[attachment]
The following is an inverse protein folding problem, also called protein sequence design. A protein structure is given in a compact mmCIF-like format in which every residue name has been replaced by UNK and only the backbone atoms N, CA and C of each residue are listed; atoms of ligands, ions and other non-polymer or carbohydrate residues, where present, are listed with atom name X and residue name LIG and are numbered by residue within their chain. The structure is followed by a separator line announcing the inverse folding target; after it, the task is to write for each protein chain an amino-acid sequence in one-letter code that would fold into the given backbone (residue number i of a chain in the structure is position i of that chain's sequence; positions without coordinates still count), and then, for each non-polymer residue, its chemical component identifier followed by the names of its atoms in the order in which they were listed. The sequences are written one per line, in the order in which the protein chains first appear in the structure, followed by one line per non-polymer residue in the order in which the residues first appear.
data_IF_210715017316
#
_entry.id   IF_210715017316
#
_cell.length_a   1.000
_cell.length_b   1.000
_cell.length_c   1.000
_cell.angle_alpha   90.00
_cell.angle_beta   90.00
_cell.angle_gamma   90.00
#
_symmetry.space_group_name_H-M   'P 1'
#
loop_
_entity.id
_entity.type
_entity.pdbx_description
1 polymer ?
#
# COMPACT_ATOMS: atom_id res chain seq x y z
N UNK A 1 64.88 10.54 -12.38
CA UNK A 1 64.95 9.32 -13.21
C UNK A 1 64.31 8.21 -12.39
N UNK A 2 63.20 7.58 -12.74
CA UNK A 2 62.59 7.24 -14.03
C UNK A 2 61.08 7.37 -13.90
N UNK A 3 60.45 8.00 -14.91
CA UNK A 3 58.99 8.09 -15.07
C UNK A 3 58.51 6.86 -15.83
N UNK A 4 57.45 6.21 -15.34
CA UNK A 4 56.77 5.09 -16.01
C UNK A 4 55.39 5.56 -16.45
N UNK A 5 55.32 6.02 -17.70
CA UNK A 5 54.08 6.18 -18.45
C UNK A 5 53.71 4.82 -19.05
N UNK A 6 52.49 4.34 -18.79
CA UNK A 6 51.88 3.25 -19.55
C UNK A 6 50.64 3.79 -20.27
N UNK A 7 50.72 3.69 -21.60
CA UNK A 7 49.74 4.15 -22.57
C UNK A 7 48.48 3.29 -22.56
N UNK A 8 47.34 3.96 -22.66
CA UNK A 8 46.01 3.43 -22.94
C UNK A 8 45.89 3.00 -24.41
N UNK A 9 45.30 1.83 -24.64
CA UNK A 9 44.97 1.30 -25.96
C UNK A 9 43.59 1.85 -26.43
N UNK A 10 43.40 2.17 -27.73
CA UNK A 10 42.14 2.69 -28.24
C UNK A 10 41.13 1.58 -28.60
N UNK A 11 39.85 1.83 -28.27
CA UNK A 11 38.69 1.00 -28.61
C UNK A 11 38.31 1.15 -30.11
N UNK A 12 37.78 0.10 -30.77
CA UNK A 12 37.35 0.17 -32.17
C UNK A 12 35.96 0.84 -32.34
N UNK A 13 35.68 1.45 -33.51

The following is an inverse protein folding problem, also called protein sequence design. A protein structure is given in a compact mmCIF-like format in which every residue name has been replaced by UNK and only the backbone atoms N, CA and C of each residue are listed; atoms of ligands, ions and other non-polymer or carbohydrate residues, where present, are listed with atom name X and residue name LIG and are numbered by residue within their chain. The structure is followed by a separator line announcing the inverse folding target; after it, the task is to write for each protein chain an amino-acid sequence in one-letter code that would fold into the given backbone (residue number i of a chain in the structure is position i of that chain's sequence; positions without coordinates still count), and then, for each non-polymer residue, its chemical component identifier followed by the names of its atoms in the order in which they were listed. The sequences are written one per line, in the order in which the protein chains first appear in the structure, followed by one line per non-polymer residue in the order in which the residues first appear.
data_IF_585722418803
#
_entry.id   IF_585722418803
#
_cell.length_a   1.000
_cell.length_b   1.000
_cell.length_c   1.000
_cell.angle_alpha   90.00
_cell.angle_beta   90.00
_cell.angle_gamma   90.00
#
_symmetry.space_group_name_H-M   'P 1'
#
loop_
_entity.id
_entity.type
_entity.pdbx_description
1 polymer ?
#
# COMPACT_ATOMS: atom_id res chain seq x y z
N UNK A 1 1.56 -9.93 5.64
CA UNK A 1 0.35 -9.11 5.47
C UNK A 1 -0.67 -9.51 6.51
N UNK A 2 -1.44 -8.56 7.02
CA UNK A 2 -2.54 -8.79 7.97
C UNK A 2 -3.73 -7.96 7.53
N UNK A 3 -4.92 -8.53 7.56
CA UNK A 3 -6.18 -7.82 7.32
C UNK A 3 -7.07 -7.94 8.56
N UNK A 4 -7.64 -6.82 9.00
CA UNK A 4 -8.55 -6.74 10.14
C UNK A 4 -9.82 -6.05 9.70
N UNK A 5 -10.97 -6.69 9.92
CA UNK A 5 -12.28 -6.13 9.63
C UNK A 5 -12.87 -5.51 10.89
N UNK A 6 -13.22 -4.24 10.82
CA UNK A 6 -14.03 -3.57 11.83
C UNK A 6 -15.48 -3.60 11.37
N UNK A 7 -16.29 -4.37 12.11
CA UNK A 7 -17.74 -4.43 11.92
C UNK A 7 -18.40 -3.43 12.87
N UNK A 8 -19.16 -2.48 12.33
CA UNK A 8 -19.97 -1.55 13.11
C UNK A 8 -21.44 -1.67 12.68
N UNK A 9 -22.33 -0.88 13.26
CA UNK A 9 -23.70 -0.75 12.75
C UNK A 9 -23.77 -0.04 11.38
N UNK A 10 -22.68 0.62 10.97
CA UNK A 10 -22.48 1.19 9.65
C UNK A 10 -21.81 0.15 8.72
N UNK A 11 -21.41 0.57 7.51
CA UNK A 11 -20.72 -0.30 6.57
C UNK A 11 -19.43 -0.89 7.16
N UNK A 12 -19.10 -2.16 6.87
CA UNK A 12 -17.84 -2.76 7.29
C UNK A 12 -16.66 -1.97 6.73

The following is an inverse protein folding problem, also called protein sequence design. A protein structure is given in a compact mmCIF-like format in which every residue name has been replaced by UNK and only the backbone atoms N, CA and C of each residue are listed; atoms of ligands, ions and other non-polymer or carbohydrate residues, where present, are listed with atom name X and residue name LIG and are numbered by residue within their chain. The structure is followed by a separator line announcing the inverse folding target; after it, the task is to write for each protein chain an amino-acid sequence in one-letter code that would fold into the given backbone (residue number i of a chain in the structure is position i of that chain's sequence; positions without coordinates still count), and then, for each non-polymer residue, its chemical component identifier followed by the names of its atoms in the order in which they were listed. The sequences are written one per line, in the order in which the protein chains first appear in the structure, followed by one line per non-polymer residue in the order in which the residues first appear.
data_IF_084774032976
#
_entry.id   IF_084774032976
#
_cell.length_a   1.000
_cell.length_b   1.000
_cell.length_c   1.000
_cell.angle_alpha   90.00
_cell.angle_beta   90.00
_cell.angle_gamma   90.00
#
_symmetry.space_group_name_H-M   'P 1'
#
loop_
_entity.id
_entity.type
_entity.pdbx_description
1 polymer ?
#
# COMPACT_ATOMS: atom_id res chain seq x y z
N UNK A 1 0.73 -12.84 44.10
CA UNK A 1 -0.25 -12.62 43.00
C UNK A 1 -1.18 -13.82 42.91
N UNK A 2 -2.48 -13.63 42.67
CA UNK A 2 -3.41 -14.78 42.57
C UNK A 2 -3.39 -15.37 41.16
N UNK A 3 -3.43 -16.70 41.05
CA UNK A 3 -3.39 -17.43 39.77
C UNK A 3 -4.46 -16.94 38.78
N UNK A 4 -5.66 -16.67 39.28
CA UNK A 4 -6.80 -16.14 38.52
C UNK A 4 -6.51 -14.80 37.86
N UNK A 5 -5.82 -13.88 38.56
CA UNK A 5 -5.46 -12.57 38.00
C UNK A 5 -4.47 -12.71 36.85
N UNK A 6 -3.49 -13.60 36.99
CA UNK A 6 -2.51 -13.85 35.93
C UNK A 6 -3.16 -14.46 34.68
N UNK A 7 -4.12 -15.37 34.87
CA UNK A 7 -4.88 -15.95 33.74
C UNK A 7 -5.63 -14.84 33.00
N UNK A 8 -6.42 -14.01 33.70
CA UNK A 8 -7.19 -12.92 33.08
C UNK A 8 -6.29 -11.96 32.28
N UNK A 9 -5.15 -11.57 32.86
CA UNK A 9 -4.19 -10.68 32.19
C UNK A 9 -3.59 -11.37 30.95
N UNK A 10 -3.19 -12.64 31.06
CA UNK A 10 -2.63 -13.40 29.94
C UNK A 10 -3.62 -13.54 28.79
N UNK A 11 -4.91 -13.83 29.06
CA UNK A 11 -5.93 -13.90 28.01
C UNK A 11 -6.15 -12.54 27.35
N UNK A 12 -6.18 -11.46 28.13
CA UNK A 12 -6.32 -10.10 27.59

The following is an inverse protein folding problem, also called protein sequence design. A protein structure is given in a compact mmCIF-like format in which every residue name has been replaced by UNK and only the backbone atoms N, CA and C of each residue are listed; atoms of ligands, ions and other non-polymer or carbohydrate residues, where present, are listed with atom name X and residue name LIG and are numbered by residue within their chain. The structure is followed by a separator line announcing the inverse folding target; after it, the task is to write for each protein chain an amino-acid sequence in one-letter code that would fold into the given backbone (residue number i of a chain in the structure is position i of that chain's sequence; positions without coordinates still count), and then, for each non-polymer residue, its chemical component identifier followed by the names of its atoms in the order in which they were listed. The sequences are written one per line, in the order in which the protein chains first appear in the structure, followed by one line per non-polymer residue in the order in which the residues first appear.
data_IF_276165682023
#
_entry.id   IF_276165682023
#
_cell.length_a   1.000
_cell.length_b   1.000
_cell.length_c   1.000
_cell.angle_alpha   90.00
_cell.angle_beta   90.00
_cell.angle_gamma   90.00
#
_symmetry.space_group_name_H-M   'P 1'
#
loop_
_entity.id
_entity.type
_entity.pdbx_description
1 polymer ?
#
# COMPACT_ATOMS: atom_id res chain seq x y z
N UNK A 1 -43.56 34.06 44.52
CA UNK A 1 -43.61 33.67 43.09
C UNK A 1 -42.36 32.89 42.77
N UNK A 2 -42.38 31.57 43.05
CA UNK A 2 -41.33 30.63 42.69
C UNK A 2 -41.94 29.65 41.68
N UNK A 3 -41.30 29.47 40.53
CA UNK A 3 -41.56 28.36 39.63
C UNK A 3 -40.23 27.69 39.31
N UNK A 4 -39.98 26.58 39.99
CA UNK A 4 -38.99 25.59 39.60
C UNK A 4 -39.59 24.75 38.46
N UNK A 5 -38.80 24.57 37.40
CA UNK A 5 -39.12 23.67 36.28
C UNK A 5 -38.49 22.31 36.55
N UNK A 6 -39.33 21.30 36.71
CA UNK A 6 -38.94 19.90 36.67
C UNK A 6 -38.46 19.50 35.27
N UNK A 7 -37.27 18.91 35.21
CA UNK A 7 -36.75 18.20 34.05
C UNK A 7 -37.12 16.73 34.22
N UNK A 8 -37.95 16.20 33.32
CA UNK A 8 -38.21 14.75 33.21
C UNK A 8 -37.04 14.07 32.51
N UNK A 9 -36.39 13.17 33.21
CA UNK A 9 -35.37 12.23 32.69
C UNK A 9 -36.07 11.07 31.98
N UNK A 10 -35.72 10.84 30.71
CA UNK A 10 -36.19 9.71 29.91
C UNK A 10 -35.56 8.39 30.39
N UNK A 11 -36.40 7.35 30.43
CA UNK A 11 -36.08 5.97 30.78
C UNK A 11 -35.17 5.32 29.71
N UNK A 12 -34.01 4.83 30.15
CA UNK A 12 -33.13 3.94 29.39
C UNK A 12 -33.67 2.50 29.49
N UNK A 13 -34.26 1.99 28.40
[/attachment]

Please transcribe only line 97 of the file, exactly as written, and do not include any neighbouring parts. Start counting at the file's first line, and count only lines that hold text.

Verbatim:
C UNK A 6 -15.48 -3.60 11.37